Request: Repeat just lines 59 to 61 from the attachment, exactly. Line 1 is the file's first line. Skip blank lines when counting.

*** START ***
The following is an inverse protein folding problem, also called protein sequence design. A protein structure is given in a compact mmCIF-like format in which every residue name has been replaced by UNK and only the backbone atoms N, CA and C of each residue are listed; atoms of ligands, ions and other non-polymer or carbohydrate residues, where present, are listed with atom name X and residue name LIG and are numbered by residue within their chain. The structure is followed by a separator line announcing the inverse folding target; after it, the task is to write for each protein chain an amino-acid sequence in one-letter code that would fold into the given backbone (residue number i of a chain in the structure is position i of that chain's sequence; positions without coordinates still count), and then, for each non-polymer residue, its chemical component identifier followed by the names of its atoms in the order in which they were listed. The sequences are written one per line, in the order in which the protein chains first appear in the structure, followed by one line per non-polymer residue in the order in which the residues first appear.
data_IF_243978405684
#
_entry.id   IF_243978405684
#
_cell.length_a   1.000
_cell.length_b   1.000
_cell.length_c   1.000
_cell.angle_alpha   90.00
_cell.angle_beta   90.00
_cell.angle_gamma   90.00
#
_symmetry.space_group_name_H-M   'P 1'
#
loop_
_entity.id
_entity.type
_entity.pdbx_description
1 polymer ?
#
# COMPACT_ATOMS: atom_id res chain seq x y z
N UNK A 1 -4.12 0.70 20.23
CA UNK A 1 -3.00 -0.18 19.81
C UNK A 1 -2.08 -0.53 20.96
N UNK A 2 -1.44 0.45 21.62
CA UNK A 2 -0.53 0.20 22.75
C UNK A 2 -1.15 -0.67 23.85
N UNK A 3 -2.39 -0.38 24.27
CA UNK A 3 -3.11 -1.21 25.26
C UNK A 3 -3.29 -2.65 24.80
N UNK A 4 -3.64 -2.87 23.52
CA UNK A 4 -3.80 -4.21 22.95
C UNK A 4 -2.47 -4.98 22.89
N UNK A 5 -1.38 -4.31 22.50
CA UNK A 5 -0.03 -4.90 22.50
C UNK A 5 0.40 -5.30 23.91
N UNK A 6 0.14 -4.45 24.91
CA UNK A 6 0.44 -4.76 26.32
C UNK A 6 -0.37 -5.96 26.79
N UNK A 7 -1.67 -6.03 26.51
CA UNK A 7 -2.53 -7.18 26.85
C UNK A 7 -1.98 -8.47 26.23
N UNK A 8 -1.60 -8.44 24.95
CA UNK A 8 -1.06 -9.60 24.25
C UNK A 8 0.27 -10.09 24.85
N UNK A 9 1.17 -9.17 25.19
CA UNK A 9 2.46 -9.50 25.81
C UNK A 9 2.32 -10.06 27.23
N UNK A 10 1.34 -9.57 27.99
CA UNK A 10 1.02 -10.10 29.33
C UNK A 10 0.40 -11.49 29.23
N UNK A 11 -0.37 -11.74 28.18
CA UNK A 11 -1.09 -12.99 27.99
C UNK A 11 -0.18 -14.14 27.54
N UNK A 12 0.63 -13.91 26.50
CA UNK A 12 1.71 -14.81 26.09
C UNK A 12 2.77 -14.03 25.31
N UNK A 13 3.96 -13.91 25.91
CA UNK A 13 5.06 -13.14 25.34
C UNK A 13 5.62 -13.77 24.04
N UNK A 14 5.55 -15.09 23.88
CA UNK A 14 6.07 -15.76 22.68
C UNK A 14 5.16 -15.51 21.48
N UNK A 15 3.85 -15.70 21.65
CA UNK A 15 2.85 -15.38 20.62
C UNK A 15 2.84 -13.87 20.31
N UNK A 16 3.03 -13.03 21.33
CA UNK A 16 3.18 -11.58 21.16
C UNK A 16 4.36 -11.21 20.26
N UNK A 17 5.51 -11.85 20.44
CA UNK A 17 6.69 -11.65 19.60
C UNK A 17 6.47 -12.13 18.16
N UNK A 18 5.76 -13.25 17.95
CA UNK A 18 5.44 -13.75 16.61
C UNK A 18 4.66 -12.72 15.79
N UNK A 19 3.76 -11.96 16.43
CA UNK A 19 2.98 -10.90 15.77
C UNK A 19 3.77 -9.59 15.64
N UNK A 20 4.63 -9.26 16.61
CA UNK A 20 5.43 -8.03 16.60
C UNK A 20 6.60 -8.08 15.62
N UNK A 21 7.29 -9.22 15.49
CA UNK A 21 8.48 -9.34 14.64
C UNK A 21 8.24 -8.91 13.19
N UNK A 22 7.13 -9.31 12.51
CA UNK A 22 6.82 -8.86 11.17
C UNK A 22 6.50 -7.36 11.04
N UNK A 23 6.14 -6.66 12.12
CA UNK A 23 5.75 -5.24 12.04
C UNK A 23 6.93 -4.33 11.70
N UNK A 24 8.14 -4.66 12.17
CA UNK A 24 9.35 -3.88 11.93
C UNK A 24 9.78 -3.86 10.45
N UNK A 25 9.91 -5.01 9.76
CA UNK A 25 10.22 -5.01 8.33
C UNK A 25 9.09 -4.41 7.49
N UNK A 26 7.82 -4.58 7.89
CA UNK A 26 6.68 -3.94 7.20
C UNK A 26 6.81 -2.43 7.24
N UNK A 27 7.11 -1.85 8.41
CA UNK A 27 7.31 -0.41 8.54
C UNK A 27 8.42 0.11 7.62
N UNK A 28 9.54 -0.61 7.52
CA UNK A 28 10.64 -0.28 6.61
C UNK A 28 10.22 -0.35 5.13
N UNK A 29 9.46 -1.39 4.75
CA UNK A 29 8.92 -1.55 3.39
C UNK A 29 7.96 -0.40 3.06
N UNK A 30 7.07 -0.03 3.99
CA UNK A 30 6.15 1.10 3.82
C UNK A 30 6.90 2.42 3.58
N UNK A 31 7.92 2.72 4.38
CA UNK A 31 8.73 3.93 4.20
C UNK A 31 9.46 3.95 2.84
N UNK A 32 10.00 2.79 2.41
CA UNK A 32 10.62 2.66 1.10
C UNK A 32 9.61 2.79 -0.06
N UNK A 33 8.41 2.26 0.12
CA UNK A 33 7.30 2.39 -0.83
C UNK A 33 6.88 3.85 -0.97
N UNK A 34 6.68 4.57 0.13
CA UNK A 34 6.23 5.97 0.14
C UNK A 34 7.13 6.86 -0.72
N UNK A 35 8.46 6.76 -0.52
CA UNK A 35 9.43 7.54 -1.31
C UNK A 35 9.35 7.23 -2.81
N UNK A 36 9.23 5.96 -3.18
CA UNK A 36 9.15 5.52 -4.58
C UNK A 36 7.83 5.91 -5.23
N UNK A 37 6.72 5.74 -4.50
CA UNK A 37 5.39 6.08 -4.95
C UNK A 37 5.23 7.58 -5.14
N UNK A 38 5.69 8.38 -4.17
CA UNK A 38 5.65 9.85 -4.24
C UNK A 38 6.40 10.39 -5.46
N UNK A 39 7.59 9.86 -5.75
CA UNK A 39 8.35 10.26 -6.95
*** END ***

CA UNK A 13 5.06 -13.14 25.34
C UNK A 13 5.62 -13.77 24.04
N UNK A 14 5.55 -15.09 23.88